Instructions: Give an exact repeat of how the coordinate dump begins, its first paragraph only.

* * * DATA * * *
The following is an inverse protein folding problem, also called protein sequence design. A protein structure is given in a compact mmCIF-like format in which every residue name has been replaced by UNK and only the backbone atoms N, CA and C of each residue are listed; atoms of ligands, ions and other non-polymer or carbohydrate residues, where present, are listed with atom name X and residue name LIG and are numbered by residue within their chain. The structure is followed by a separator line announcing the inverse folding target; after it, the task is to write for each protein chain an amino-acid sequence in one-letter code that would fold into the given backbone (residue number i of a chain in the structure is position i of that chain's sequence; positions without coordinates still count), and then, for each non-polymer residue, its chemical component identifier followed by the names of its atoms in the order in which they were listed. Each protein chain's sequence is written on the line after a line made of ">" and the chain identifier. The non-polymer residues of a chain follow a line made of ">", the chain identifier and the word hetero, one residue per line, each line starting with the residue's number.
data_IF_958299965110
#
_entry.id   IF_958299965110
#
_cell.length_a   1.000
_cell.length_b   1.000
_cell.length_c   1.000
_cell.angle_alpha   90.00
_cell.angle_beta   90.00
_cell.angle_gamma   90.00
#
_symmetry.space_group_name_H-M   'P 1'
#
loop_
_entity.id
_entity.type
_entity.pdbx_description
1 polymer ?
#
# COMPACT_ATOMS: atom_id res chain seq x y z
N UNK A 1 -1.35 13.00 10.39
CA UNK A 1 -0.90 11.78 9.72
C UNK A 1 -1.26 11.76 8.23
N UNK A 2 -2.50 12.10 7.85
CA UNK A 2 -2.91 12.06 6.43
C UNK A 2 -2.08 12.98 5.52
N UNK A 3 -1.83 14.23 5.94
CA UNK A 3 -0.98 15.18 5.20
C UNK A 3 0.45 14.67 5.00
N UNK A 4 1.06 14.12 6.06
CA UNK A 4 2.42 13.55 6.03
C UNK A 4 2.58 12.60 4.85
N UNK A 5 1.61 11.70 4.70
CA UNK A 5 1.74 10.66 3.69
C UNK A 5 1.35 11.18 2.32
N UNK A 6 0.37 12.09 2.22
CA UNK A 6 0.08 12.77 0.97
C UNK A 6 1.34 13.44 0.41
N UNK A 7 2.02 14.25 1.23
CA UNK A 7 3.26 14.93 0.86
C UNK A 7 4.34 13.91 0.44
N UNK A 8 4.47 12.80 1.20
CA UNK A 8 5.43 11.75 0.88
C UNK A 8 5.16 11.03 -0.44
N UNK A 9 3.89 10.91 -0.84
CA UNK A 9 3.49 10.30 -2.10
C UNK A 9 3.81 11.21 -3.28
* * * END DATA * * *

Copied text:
The following is an inverse protein folding problem, also called protein sequence design. A protein structure is given in a compact mmCIF-like format in which every residue name has been replaced by UNK and only the backbone atoms N, CA and C of each residue are listed; atoms of ligands, ions and other non-polymer or carbohydrate residues, where present, are listed with atom name X and residue name LIG and are numbered by residue within their chain. The structure is followed by a separator line announcing the inverse folding target; after it, the task is to write for each protein chain an amino-acid sequence in one-letter code that would fold into the given backbone (residue number i of a chain in the structure is position i of that chain's sequence; positions without coordinates still count), and then, for each non-polymer residue, its chemical component identifier followed by the names of its atoms in the order in which they were listed. Each protein chain's sequence is written on the line after a line made of ">" and the chain identifier. The non-polymer residues of a chain follow a line made of ">", the chain identifier and the word hetero, one residue per line, each line starting with the residue's number.